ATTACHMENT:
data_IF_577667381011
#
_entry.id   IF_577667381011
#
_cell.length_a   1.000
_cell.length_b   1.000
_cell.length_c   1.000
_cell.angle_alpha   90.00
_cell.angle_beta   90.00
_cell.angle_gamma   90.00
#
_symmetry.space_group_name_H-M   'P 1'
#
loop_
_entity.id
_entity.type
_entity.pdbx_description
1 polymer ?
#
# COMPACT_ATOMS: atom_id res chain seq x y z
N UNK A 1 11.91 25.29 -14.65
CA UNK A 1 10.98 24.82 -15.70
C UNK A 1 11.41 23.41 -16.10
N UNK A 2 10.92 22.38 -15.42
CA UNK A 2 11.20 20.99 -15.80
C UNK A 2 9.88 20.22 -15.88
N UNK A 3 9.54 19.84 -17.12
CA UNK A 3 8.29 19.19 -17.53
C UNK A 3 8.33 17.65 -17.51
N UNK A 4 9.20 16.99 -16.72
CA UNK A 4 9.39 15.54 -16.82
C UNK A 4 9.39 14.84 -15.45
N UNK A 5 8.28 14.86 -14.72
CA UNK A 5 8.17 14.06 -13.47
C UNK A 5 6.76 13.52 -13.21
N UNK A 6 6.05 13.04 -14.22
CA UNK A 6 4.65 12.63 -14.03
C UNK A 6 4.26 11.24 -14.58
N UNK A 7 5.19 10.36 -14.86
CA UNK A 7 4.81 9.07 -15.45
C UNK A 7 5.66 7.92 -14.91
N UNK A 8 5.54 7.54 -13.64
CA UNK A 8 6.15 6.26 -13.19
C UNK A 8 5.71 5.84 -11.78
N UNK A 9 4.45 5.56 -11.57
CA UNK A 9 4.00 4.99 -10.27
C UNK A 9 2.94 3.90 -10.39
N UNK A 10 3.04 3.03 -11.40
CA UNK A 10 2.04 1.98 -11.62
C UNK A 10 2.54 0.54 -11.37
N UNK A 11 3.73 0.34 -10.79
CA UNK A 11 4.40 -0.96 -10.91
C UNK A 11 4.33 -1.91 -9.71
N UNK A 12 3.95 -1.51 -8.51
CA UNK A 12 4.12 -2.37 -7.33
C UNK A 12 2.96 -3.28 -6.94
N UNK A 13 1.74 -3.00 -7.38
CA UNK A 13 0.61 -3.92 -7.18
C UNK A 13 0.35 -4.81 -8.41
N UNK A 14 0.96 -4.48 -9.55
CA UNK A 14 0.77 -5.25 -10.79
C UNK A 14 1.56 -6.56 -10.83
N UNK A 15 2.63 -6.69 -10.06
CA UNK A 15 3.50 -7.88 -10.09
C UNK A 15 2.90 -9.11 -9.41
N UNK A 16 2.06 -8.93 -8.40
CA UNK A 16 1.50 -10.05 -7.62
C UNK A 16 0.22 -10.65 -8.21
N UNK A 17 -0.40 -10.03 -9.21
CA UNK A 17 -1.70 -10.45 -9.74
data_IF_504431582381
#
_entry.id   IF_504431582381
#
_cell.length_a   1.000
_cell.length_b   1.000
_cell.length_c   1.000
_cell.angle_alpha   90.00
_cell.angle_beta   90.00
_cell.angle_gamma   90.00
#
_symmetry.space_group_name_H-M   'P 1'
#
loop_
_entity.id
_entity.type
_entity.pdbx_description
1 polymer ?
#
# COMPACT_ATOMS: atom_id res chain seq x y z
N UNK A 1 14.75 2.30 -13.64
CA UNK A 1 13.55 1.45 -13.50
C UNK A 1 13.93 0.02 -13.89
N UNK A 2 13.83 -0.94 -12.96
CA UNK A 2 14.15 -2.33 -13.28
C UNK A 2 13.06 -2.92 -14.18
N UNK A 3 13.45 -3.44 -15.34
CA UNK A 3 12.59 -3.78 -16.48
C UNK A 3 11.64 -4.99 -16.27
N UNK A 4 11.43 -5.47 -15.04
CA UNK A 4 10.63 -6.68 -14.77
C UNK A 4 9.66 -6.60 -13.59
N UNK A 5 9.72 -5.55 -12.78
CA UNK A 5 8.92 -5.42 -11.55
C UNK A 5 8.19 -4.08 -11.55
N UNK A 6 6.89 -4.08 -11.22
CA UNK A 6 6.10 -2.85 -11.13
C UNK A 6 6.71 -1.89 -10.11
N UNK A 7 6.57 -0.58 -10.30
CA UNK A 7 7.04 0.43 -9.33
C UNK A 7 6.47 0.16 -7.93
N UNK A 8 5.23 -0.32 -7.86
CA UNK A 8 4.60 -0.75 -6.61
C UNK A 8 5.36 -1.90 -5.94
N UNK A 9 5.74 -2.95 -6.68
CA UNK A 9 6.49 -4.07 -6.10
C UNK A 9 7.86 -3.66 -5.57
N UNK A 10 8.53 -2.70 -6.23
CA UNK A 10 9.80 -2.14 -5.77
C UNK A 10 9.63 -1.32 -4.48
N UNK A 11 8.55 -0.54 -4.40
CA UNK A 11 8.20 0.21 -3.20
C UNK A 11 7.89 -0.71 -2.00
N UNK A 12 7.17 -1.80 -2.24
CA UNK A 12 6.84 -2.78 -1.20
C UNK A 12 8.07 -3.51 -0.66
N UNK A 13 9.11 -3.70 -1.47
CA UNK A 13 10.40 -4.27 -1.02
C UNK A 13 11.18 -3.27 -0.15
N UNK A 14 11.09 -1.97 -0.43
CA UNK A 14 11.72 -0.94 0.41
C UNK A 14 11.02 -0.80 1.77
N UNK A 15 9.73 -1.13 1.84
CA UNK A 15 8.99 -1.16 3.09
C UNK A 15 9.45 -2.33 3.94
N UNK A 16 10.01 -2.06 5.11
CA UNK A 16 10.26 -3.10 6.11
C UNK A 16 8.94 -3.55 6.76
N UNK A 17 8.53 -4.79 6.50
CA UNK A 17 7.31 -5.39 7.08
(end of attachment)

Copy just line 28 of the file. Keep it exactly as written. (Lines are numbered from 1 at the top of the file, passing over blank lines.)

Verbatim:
CA UNK A 3 8.29 19.19 -17.53